“People always ask me if I see myself more as an Arab or a Korean. It’s hard to place it,” explains Chung. “I feel like I have a foot in each place. Yet, having been raised my whole life in the Middle East and with the culture of the Arab world, I will say this: I have Korean blood, but I am an Arab inside.”Following the success of the Axis of Evil comedy tour, the Showtime Arabia Network produced the award-winning, bilingual comedy series, “The Axis of Evil Comedy Tour: 3 Guys and Wonho.” It appeared that Showtime had found gold. The ability to recognize Wonho’s global appeal was as predictable as a usual jab at his name: What’s the only thing that can get both Arab and Asian men to sit down complacently with their families for over an hour? A show of Wonho!In 2009, Chung hosted “Friday Night Live: Minorities Rule,” which was the biggest stand-up comedy show in the Middle East at the time, with an attendance of 2,500 people. From there, Showtime Arabia recognized his ease in front of the camera and had him front their infotainment show, “Showmemore.” Wonho also had “Won on One,” which allowed him access to some of Hollywood’s biggest stars.
Yet, none of these achievements have seemed to faze the modest celebrit, who believes the concept of celebritism is a relative one. “I’m not going to let it suck me in,” stated Chung. “It can all go away as easily as it came, and I always think of that. I never take it for granted and give it my 100 percent each time I perform.”When Wonho is not performing at charity events, or for royal birthdays, he’s off being a brand ambassador for Samsung Smart TV. And, even that, he does with unabashed vigor and dedication. It is this unwavering approach in any project he undertakes, along with his charismatic repertoire, that has allowed Chung to span his portfolio to include covering the red carpet at film festivals and hosting some of Dubai’s biggest events and award shows.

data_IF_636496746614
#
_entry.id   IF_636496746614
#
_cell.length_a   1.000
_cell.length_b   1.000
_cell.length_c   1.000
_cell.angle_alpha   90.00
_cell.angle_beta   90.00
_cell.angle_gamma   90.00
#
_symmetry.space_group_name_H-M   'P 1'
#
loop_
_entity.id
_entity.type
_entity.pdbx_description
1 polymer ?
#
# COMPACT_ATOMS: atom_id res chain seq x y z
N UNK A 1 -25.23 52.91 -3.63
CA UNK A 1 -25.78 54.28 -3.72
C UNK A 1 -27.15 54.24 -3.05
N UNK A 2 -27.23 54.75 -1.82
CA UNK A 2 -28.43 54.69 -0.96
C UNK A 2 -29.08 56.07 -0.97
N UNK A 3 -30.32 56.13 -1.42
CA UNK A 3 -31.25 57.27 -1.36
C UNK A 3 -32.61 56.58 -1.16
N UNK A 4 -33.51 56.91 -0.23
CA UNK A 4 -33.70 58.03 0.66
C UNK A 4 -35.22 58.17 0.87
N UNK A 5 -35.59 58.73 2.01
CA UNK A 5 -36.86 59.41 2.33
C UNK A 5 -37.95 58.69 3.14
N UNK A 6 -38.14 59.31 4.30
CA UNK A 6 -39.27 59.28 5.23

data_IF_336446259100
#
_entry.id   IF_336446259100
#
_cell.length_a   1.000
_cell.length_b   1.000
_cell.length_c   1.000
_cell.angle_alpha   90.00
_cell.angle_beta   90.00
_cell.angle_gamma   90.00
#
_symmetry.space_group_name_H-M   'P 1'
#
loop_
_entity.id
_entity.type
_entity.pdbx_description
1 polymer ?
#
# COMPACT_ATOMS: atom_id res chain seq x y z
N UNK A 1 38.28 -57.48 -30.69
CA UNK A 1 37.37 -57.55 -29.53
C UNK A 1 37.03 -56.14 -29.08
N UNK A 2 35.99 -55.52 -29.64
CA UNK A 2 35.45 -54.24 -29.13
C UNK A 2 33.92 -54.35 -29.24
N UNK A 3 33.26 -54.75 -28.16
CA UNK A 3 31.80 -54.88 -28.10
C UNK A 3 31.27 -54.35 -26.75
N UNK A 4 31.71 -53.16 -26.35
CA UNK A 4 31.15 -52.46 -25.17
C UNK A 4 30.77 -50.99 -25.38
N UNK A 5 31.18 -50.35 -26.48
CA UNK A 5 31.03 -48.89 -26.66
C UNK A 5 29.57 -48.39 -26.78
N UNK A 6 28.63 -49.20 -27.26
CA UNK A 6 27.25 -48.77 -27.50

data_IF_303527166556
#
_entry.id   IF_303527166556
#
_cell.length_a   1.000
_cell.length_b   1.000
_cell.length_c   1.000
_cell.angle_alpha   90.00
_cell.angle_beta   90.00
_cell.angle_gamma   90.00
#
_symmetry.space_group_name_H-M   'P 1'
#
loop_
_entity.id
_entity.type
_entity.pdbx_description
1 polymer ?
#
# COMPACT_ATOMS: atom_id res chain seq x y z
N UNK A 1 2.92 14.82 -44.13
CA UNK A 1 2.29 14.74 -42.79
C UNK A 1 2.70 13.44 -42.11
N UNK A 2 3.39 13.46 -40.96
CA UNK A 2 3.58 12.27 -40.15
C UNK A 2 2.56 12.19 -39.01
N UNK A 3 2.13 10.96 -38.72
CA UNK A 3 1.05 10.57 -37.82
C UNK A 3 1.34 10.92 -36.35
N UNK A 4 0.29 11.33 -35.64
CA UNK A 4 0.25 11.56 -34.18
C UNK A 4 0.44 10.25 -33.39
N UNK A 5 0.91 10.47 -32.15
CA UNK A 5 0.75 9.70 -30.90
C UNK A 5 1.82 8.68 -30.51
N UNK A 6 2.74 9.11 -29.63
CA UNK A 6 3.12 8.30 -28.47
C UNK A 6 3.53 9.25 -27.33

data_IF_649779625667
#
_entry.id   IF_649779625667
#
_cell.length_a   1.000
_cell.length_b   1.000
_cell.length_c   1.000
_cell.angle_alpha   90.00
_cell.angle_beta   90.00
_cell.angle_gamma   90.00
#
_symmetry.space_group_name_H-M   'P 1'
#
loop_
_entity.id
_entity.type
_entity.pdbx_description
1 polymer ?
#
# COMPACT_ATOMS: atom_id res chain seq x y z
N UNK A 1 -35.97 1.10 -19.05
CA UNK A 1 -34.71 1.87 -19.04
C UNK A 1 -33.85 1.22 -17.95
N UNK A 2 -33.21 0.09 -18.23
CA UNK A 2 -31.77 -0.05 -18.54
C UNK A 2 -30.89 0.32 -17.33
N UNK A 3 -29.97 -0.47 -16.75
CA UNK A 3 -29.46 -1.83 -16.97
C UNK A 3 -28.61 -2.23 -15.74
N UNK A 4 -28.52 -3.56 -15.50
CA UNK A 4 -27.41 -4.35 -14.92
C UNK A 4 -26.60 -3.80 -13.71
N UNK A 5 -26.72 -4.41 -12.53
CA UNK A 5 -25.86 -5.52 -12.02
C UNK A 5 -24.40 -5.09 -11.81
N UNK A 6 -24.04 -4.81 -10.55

While the TV personality has a laundry list of accomplishments and accolades, his proudest may be a shock to many. “Being given the title of Honorary Ambassador for Tourism Korea by the Korean National Tourism Organization (KNTO) was extremely emotional for me,” reveals Chung. “It was the first time I had visited my homeland and the reception was just unbelievable!” Government officials, journalists and hundreds of fans gave the celebrity a homecoming he hadn’t expected. “To go back to my country and be greeted like that was just very moving to me,” he said in his usual humble demeanor.In truth, Chung is one of the most sincere personalities you’ll ever meet; so much so that even calling him a “personality” seems almost deceptive. Even while putting on a show, Chung is able to maintain an authenticity that resonates with many viewers and could perhaps explain his ability to transcend nationalities and solidify his mass appeal. Whatever the reason, we just know one thing: we need more Wonho! – Arabnews